Okay, here’s where I get to play coach. I’ve been given the opportunity to be didactic, pedantic, and if I’m clever, facetious. If Knute Rockne was a writer, here’s what he’d say about getting published and sharpening your work.

When you begin the process of selling your finished work, follow the accepted sequence. Start looking for representation by an accredited literary agent. Not an easy chore, but worth the effort. Should that fail, don’t take it personally. Rejections are part of a writer’s life.

If the agent search poops out, engage in some healthy catharsis. Go to a soundproof room or the middle of a national wilderness area and curse them out. Scream at the top of your lungs and get the anger out of your system. Call them megalomaniacal, self-styled power brokers, ineffectual, rude, unfeeling, egocentric, sluggards. Photocopy their facial likeness from their website, tack it to an unfinished garage wall or a wide tree trunk, and throw darts at him/her until the steam escapes from your ears and your blood pressure returns to 70 over 120. Then, fix your favorite seasonal alcoholic beverage, retreat to a comfortable chair and say, “Time for plan B.”

What’s that, you ask? Take the same copy of WRITER’S DIGEST where you found those miserable agent’s names and look for all the traditional publishers who will accept submissions directly from a writer and query them.

Still no luck? Look for eBook publishers. It’s a lot less expensive for a company to produce a book electronically than make an initial run of 2,500 hard copies. Getting published this way is no free ride, but these people seem to be more amenable to take a chance with a new, unproven author. And most eBook publishers may provide POD (print on demand) options should you want to market your book in paperback. Lastly, or maybe it’s your first choice, self-publish. But be careful choosing a company. Ask for war stories from those who have been there before you. Don’t get caught with a 1,000 prepaid copies of your book getting damp and smelly in your basement and a company that does nothing to assist you in promoting and marketing your books. If you don’t speak legalese, obtain help to read a contract.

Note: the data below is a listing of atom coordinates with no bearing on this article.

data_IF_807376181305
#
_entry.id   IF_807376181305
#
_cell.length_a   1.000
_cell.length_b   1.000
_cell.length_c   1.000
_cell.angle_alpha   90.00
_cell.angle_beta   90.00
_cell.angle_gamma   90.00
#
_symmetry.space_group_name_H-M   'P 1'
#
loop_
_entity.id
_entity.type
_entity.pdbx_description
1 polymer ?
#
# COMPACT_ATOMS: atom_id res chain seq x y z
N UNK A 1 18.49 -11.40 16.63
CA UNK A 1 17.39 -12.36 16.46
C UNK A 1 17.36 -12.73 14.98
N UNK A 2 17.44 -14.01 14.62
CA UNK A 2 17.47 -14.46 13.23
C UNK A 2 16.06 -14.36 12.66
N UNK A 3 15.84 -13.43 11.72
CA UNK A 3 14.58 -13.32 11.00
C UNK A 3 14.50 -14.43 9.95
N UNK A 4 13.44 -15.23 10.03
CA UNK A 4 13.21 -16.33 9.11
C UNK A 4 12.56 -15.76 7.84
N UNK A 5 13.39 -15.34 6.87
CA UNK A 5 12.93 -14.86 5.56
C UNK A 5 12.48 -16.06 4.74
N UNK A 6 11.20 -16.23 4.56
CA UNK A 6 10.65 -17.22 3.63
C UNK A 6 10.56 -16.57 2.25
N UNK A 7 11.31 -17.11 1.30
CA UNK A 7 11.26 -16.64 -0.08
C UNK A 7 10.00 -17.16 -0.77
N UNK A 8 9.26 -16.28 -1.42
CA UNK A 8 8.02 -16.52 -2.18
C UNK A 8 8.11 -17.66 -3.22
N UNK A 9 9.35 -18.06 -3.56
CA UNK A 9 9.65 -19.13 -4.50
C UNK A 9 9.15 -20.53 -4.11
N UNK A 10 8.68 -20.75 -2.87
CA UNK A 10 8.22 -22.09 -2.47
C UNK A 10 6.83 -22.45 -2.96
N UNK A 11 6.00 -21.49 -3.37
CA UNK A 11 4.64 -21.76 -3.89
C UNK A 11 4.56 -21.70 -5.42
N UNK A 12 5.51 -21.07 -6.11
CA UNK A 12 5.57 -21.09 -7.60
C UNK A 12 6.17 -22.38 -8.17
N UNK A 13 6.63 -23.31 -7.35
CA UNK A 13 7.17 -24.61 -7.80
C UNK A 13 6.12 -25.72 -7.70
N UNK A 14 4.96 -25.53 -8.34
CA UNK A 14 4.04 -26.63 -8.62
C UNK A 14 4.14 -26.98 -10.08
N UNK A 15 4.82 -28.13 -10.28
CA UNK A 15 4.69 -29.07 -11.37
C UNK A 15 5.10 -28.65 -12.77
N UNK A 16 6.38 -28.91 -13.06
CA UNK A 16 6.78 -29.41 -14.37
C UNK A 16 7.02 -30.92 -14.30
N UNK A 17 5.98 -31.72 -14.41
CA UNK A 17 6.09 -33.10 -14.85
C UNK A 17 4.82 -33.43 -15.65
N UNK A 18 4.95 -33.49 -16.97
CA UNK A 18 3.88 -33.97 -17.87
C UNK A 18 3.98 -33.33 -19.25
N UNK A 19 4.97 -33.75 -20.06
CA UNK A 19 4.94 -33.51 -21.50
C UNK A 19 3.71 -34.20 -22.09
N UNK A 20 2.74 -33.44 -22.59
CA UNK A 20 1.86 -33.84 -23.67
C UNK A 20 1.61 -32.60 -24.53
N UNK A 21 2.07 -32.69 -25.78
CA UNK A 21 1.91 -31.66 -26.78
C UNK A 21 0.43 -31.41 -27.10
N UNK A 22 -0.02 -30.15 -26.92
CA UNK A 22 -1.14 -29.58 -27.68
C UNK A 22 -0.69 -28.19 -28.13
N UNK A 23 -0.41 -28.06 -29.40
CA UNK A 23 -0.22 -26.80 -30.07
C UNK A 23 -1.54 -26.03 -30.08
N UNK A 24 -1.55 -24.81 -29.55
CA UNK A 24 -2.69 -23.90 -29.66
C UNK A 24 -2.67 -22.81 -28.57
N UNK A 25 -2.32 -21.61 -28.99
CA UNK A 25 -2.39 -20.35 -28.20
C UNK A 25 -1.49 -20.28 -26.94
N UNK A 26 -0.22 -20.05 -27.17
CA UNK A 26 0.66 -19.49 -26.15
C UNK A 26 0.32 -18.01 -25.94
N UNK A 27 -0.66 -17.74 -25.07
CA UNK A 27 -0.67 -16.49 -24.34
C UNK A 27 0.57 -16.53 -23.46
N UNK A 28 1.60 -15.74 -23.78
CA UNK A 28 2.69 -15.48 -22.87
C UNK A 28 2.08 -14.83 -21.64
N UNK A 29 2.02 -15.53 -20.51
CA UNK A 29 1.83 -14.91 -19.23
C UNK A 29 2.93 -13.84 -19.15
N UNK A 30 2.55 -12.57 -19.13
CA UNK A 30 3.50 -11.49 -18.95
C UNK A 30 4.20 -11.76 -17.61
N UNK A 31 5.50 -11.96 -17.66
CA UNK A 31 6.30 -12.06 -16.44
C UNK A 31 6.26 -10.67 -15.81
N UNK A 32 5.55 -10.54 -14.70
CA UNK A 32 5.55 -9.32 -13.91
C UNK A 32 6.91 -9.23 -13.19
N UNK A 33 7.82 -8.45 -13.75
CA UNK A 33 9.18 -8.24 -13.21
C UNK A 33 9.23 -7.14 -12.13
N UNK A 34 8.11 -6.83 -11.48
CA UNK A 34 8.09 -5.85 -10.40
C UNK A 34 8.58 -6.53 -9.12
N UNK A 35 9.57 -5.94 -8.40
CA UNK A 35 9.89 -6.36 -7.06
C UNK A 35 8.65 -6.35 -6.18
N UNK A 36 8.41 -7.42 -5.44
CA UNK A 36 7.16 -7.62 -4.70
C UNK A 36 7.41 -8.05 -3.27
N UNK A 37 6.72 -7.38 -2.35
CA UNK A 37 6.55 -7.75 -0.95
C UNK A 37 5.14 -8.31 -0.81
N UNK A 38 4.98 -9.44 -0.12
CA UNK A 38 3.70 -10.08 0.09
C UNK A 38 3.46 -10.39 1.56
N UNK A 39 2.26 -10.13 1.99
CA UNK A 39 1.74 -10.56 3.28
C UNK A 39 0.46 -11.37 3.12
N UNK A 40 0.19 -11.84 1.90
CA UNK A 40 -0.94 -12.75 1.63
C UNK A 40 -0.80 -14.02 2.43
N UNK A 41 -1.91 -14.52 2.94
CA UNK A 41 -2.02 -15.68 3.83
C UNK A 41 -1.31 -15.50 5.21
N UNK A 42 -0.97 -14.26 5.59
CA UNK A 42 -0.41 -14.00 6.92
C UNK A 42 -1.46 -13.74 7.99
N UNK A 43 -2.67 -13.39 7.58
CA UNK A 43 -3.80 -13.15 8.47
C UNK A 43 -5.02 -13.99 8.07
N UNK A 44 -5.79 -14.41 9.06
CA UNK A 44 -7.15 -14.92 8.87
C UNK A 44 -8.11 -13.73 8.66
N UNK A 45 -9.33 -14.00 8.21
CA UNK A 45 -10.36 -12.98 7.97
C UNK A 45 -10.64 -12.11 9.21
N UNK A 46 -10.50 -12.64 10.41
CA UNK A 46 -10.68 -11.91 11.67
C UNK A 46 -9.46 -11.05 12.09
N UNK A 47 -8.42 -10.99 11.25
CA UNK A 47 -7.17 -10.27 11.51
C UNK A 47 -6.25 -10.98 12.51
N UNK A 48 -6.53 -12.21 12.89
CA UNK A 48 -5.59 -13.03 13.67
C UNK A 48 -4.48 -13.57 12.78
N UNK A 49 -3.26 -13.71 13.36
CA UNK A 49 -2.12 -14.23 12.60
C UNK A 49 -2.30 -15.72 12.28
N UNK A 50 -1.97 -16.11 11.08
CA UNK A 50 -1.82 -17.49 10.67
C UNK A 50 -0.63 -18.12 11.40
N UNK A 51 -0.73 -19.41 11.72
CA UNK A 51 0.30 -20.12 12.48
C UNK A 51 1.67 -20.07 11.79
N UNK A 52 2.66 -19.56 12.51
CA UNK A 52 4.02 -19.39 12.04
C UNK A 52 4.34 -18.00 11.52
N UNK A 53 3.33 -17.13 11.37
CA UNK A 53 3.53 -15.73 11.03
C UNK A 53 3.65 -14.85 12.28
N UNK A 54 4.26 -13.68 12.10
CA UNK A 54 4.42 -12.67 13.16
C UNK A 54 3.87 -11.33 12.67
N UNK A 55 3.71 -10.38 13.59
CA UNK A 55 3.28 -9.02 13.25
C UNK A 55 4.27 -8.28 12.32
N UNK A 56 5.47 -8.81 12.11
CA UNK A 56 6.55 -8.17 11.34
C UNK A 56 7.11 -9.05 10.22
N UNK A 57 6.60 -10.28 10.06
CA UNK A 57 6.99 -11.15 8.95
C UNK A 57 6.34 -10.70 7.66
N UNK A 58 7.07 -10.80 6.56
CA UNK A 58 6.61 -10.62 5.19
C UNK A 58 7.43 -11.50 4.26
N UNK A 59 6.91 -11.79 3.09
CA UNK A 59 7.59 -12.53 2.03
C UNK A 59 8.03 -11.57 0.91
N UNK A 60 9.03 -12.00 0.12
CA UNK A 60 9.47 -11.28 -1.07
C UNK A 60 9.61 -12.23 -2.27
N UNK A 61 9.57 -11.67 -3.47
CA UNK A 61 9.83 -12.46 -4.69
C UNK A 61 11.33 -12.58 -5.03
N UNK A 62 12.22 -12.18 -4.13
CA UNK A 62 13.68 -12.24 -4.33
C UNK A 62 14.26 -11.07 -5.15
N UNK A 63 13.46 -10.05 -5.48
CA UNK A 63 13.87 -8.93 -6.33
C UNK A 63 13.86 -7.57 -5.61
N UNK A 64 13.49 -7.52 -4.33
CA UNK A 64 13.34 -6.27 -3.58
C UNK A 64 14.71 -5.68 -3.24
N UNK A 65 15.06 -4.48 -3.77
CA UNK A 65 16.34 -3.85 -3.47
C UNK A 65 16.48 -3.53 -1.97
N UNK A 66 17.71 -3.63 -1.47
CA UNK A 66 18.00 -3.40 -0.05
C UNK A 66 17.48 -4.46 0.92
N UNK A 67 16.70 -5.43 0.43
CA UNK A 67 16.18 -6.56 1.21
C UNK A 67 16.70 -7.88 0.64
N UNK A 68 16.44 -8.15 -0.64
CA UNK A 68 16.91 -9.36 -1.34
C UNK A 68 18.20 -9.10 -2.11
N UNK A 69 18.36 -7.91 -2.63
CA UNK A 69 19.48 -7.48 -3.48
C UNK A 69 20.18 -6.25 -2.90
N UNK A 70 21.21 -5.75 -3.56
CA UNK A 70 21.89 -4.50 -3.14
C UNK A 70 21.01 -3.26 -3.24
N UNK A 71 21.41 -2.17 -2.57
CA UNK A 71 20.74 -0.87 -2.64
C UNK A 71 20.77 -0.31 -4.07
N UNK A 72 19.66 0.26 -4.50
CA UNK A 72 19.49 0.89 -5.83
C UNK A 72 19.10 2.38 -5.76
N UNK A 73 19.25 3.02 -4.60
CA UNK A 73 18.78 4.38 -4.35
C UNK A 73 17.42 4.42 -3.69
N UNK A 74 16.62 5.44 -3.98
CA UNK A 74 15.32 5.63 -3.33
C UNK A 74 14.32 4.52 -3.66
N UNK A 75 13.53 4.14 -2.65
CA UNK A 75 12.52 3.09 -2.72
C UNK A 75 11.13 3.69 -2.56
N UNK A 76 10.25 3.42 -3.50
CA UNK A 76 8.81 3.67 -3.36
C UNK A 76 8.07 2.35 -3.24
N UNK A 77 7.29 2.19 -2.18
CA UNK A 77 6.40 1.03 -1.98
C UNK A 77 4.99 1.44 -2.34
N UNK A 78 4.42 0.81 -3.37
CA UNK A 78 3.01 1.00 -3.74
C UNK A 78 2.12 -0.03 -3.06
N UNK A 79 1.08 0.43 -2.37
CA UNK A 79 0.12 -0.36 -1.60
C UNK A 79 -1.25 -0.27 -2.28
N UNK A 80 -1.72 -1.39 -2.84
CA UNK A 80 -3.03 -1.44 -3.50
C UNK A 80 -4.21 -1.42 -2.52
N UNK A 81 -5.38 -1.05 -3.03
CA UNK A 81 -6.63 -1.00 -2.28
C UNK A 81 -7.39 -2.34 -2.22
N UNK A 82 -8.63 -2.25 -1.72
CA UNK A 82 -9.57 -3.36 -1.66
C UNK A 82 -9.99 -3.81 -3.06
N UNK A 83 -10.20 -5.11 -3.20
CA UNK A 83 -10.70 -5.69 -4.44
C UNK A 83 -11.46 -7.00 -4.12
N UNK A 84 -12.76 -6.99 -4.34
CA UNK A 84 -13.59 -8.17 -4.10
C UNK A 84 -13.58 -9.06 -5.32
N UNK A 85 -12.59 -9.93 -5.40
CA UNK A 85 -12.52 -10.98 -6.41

No matter where your publishing journey ends, here’s the key—NEVER GIVE UP. If you believe in yourself and objectively think your novel is good enough to be read by others, one way or another you can see your manuscript in print. So, get out there and win one for the Gipper.

Now, here’s a little less inspirational (but still sound) suggestion on how to produce a world-class piece of work. When you think your story, novelette, novella, novel, or epic is finished, when you truly believe you’ve found and corrected all the typos and nits and it’s ready to sell, go back and read it aloud to yourself. Pretend you’re the star of your own audio book. Read it slowly and professionally as an actor would. Then, ask yourself, does it sound good? Do all the paragraphs smoothly transcend to the next? Does each sentence contain the right number of syllables? Does each word flow into the next without conflict? Does it have a pleasing rhythm? Basically, does it sing to you? For a guy who doesn’t dance very well, I have a great need for rhythm in my writing. If you notice any “bumps,” go back and rewrite it. Smooth everything out. If something bothers you now, it will annoy the dickens out of you in the future and someone else will probably notice it, too.

With that accomplished, you’re finished, right? No. Now you’re ready to hand it off to an editor or proofreader—whomever you can afford. A second pair of eyes is essential for ANY writer.

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